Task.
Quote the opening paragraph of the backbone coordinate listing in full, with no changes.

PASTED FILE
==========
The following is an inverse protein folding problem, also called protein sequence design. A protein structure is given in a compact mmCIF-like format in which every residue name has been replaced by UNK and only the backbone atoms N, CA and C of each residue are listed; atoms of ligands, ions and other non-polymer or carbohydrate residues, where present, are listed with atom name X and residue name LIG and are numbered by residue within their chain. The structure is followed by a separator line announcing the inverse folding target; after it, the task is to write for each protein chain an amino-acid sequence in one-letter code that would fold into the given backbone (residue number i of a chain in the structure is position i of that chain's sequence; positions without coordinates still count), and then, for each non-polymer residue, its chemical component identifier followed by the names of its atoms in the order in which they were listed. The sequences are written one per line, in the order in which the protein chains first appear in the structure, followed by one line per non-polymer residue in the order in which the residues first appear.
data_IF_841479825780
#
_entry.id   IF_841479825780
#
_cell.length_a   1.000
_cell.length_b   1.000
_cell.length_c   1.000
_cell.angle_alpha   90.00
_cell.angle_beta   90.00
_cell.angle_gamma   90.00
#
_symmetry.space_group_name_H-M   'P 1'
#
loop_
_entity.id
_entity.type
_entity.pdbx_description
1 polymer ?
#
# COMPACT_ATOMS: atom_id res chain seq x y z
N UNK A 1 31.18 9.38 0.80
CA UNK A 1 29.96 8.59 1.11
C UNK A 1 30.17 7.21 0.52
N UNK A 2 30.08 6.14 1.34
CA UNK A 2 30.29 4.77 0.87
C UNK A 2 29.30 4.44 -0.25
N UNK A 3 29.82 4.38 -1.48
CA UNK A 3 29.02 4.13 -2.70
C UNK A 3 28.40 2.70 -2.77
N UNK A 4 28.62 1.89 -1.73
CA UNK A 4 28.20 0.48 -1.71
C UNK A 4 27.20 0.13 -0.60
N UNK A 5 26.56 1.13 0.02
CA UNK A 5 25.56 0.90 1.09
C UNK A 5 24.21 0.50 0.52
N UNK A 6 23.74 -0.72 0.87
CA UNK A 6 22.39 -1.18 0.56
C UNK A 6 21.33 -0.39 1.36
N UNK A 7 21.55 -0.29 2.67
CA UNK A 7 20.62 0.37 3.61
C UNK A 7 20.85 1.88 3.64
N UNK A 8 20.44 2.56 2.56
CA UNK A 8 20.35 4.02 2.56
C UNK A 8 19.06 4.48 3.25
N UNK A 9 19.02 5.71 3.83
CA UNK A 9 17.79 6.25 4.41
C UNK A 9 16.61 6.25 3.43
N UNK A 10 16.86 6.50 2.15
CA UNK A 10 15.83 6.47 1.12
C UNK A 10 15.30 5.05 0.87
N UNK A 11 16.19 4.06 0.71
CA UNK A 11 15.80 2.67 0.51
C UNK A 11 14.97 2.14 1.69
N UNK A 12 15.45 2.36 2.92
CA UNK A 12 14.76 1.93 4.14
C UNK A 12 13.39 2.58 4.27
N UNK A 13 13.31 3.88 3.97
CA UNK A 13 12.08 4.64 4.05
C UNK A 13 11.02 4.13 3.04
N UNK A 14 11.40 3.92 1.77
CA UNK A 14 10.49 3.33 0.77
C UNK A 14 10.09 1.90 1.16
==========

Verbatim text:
The following is an inverse protein folding problem, also called protein sequence design. A protein structure is given in a compact mmCIF-like format in which every residue name has been replaced by UNK and only the backbone atoms N, CA and C of each residue are listed; atoms of ligands, ions and other non-polymer or carbohydrate residues, where present, are listed with atom name X and residue name LIG and are numbered by residue within their chain. The structure is followed by a separator line announcing the inverse folding target; after it, the task is to write for each protein chain an amino-acid sequence in one-letter code that would fold into the given backbone (residue number i of a chain in the structure is position i of that chain's sequence; positions without coordinates still count), and then, for each non-polymer residue, its chemical component identifier followed by the names of its atoms in the order in which they were listed. The sequences are written one per line, in the order in which the protein chains first appear in the structure, followed by one line per non-polymer residue in the order in which the residues first appear.